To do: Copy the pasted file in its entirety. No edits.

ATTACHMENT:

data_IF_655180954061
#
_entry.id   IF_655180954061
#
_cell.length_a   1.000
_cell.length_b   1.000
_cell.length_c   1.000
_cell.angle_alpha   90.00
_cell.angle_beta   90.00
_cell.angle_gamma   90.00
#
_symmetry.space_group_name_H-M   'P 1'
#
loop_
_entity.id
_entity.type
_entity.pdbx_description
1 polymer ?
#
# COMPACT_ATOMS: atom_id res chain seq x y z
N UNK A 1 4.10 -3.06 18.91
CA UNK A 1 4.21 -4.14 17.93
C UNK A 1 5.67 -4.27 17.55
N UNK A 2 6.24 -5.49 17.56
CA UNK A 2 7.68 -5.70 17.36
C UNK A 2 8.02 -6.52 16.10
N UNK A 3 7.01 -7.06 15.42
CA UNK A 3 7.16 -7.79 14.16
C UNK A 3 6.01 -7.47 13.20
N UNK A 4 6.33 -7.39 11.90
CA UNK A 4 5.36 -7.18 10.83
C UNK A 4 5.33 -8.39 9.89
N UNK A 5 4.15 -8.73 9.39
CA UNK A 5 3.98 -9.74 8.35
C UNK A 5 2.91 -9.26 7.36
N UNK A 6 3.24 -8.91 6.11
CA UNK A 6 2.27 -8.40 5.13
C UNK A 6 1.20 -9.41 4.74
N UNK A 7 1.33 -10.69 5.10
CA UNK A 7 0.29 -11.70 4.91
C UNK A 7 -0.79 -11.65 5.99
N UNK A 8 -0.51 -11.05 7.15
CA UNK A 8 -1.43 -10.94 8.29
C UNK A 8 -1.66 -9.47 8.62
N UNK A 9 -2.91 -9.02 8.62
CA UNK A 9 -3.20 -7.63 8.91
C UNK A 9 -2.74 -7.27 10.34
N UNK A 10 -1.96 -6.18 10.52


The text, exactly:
data_IF_655180954061
#
_entry.id   IF_655180954061
#
_cell.length_a   1.000
_cell.length_b   1.000
_cell.length_c   1.000
_cell.angle_alpha   90.00
_cell.angle_beta   90.00
_cell.angle_gamma   90.00
#
_symmetry.space_group_name_H-M   'P 1'
#
loop_
_entity.id
_entity.type
_entity.pdbx_description
1 polymer ?
#
# COMPACT_ATOMS: atom_id res chain seq x y z
N UNK A 1 4.10 -3.06 18.91
CA UNK A 1 4.21 -4.14 17.93
C UNK A 1 5.67 -4.27 17.55
N UNK A 2 6.24 -5.49 17.56
CA UNK A 2 7.68 -5.70 17.36
C UNK A 2 8.02 -6.52 16.10
N UNK A 3 7.01 -7.06 15.42
CA UNK A 3 7.16 -7.79 14.16
C UNK A 3 6.01 -7.47 13.20
N UNK A 4 6.33 -7.39 11.90
CA UNK A 4 5.36 -7.18 10.83
C UNK A 4 5.33 -8.39 9.89
N UNK A 5 4.15 -8.73 9.39
CA UNK A 5 3.98 -9.74 8.35
C UNK A 5 2.91 -9.26 7.36
N UNK A 6 3.24 -8.91 6.11
CA UNK A 6 2.27 -8.40 5.13
C UNK A 6 1.20 -9.41 4.74
N UNK A 7 1.33 -10.69 5.10
CA UNK A 7 0.29 -11.70 4.91
C UNK A 7 -0.79 -11.65 5.99
N UNK A 8 -0.51 -11.05 7.15
CA UNK A 8 -1.43 -10.94 8.29
C UNK A 8 -1.66 -9.47 8.62
N UNK A 9 -2.91 -9.02 8.62
CA UNK A 9 -3.20 -7.63 8.91
C UNK A 9 -2.74 -7.27 10.34
N UNK A 10 -1.96 -6.18 10.52